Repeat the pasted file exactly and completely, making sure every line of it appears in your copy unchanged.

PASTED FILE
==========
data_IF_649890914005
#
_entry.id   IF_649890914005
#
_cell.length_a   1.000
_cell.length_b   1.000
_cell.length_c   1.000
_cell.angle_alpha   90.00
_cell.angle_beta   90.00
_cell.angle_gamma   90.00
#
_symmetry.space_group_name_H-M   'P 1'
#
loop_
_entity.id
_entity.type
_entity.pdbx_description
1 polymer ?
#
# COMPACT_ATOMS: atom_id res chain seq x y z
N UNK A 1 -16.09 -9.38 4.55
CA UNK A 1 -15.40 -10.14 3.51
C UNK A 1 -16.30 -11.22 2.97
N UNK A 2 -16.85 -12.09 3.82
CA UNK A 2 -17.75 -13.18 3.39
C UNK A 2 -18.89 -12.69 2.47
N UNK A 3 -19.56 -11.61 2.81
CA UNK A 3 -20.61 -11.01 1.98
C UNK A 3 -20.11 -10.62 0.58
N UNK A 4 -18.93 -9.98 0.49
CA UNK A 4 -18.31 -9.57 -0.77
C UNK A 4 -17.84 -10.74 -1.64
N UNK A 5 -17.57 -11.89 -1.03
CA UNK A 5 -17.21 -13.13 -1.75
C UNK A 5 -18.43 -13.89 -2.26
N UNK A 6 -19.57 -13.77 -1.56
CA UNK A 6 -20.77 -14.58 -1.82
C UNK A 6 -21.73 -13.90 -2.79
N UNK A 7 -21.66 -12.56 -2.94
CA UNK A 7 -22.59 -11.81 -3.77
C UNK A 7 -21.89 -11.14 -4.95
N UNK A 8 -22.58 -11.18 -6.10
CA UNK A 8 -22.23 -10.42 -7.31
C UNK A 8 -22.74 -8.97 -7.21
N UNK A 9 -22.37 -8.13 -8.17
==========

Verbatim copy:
data_IF_649890914005
#
_entry.id   IF_649890914005
#
_cell.length_a   1.000
_cell.length_b   1.000
_cell.length_c   1.000
_cell.angle_alpha   90.00
_cell.angle_beta   90.00
_cell.angle_gamma   90.00
#
_symmetry.space_group_name_H-M   'P 1'
#
loop_
_entity.id
_entity.type
_entity.pdbx_description
1 polymer ?
#
# COMPACT_ATOMS: atom_id res chain seq x y z
N UNK A 1 -16.09 -9.38 4.55
CA UNK A 1 -15.40 -10.14 3.51
C UNK A 1 -16.30 -11.22 2.97
N UNK A 2 -16.85 -12.09 3.82
CA UNK A 2 -17.75 -13.18 3.39
C UNK A 2 -18.89 -12.69 2.47
N UNK A 3 -19.56 -11.61 2.81
CA UNK A 3 -20.61 -11.01 1.98
C UNK A 3 -20.11 -10.62 0.58
N UNK A 4 -18.93 -9.98 0.49
CA UNK A 4 -18.31 -9.57 -0.77
C UNK A 4 -17.84 -10.74 -1.64
N UNK A 5 -17.57 -11.89 -1.03
CA UNK A 5 -17.21 -13.13 -1.75
C UNK A 5 -18.43 -13.89 -2.26
N UNK A 6 -19.57 -13.77 -1.56
CA UNK A 6 -20.77 -14.58 -1.82
C UNK A 6 -21.73 -13.90 -2.79
N UNK A 7 -21.66 -12.56 -2.94
CA UNK A 7 -22.59 -11.81 -3.77
C UNK A 7 -21.89 -11.14 -4.95
N UNK A 8 -22.58 -11.18 -6.10
CA UNK A 8 -22.23 -10.42 -7.31
C UNK A 8 -22.74 -8.97 -7.21
N UNK A 9 -22.37 -8.13 -8.17